Then we add to our denominational list of "do's" and "do not's" our own personal list, and before you know it, we are modern-day Pharisees, who have perfected rule following. Our personal convictions might be religious in nature, or not. See if any of these resonate with you...
don't watch TV
don't watch R-rated movies
only listen to Christian music
read through the Bible every year
don't eat meat
don't eat refined sugar
don't drink caffeine
take a bath everyday
don't wear make-up
use home-made or all-natural detergents/cleaners
don't eat out on Sunday
go to church every time the doors are open
raise your hands in worship
don't raise your hands in worship
send your kids to public school
Let's be honest; we all have our own convictions and it is easy to fall into the trap of thinking others are "less-than" if they don't share them. Perhaps yours aren't on this list, but I'm sure if you were willing to give it some thought, you could come up with at least one or two. I just tried to think of a few that I've been guilty of imposing on myself and/or others, or ones that I feel pretty safe in assuming others hold as universal standards because of things they have said/done.
Here's the thing, we have to be careful about the vows we make to ourselves/God and the rules/standards we say we are going to follow. Even if the vows are Spirit-led, we have to remember Romans 14, or else we find ourselves looking down our noses at others who do not share our convictions, or worse, we may feel that we have very little need for a Savior. I mean, we may feel and even look like the epitome of holiness. But I wonder if Christ would say...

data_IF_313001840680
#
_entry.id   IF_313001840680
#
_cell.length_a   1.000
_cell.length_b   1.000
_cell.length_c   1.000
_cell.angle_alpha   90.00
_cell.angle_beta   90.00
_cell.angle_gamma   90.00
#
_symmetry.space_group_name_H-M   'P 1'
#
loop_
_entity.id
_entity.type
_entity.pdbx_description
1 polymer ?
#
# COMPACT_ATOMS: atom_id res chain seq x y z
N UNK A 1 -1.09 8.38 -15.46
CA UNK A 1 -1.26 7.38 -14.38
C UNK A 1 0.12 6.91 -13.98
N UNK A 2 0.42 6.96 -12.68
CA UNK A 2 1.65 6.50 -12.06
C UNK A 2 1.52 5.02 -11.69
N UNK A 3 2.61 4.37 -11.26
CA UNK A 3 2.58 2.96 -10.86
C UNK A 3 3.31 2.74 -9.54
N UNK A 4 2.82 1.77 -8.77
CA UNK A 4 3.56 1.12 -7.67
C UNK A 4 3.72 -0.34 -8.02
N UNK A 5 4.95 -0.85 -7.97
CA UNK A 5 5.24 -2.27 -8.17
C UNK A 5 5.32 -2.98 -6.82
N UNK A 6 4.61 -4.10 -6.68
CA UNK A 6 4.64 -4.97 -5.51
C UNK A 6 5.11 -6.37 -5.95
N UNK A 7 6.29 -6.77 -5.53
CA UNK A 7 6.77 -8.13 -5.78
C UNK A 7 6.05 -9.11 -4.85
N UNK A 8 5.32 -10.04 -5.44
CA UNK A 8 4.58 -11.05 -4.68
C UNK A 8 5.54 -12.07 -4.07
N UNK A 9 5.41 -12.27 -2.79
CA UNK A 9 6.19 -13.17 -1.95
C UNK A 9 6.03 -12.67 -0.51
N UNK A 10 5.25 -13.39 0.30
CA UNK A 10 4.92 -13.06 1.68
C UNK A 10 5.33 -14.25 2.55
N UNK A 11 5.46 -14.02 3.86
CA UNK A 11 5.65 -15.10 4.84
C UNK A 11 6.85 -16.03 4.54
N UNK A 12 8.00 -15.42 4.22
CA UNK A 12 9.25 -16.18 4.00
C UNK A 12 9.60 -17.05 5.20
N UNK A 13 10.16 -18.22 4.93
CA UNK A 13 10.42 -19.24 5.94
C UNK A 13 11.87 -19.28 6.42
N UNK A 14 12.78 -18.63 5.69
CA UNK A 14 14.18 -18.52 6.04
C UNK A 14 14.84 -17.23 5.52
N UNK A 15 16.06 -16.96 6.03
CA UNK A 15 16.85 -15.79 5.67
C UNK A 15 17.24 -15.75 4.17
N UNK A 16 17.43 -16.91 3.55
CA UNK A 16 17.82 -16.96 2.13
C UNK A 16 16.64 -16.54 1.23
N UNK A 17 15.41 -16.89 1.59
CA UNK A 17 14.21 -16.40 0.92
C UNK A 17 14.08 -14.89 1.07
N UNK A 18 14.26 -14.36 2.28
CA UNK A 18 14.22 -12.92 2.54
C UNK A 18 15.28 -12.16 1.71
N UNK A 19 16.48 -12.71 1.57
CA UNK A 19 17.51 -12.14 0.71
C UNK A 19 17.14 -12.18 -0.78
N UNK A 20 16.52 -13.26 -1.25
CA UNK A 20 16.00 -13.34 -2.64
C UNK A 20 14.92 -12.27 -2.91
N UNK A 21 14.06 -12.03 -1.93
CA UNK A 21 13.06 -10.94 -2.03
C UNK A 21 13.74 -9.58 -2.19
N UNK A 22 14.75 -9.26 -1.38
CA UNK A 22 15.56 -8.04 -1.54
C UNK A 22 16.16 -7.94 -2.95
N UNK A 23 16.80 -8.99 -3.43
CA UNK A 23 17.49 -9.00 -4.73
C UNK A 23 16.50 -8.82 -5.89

"Woe to you, teachers of the law and Pharisees, you hypocrites! You are like whitewashed tombs, which look beautiful on the outside but on the inside are full of dead men's bones and everything unclean." (Matthew 23:27)
Ouch. Every time I read that verse, I wonder in what areas it might be applied to me. We have to remember that keeping the law, be it God's law or our own, might make us look good but it won't save us. A real relationship with Christ will.
Good at keeping the law, or not, one thing we all are is this: in very great need of a Savior. And I would rather be in need than thinking I'm doing okay. Because sometimes I actually do think I'm doing okay, then I try to do "okay" without God, but okay is not good enough. And before long I find myself wanting more than just okay. And sometimes I come running to God, but other times a fall flat on my face and coming face-to-face with my ugly pride is required before I remember I can't save myself.
And I beg the Lord to destroy every last ounce of pride in me. Every. last. ounce. I still see it in sickening quantities in my heart and I want it gone. I see this blackness that plagues my heart and, like David, I cry out, "Create in me a pure, clean heart, O Lord!" (Psalm 51:10).
And then I just try to ignore all those pride promptings to make and follow unnecessary rules. We can't keep them anyway. And, even on the off chance that we do, our obedience to anything other than Christ won't do us one bit of good.
Lord, help me release my self-imposed rules. And forgive me for all the vows I've broken, all the rules I've made but couldn't keep. I acknowledge that there are matters in life that Your Word does not speak to in detail, "disputable matters" as Romans 14:1 calls them. Help me to be fully convinced in my own mind (v.5) and keep what I believe about these things between you and me (v. 22). Forgive me for judging others when they don't share my convictions (v. 13). And may I just love you more, Jesus. May I love You with all my heart, soul, mind, and strength, and love others as I love myself. Amen.
p.s. if you don't remember what's in romans 14, i encourage you to read it again. it is one of my favorite passages about "disputable matters." at the same time convicting and releasing. convicting, in that it reminds us not to judge others. releasing, in that it reminds us that there truly is freedom in Christ.